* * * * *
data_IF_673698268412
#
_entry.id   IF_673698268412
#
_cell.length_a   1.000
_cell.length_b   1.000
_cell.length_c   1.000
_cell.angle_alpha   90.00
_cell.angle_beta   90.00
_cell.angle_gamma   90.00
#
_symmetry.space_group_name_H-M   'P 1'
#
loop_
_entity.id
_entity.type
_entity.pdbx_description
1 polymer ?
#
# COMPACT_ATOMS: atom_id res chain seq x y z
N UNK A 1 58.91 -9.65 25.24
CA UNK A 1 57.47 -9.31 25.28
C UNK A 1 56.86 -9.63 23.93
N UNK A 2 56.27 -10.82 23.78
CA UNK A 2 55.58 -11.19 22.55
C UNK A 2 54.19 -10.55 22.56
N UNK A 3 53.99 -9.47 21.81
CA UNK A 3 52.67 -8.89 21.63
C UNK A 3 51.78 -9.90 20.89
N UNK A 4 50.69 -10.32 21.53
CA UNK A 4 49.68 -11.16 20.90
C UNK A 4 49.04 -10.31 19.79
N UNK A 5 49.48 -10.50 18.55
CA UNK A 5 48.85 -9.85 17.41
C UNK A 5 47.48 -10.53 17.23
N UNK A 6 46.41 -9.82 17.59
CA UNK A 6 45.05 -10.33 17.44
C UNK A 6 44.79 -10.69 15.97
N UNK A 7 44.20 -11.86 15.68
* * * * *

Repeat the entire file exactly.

data_IF_673698268412
#
_entry.id   IF_673698268412
#
_cell.length_a   1.000
_cell.length_b   1.000
_cell.length_c   1.000
_cell.angle_alpha   90.00
_cell.angle_beta   90.00
_cell.angle_gamma   90.00
#
_symmetry.space_group_name_H-M   'P 1'
#
loop_
_entity.id
_entity.type
_entity.pdbx_description
1 polymer ?
#
# COMPACT_ATOMS: atom_id res chain seq x y z
N UNK A 1 58.91 -9.65 25.24
CA UNK A 1 57.47 -9.31 25.28
C UNK A 1 56.86 -9.63 23.93
N UNK A 2 56.27 -10.82 23.78
CA UNK A 2 55.58 -11.19 22.55
C UNK A 2 54.19 -10.55 22.56
N UNK A 3 53.99 -9.47 21.81
CA UNK A 3 52.67 -8.89 21.63
C UNK A 3 51.78 -9.90 20.89
N UNK A 4 50.69 -10.32 21.53
CA UNK A 4 49.68 -11.16 20.90
C UNK A 4 49.04 -10.31 19.79
N UNK A 5 49.48 -10.50 18.55
CA UNK A 5 48.85 -9.85 17.41
C UNK A 5 47.48 -10.53 17.23
N UNK A 6 46.41 -9.82 17.59
CA UNK A 6 45.05 -10.33 17.44
C UNK A 6 44.79 -10.69 15.97
N UNK A 7 44.20 -11.86 15.68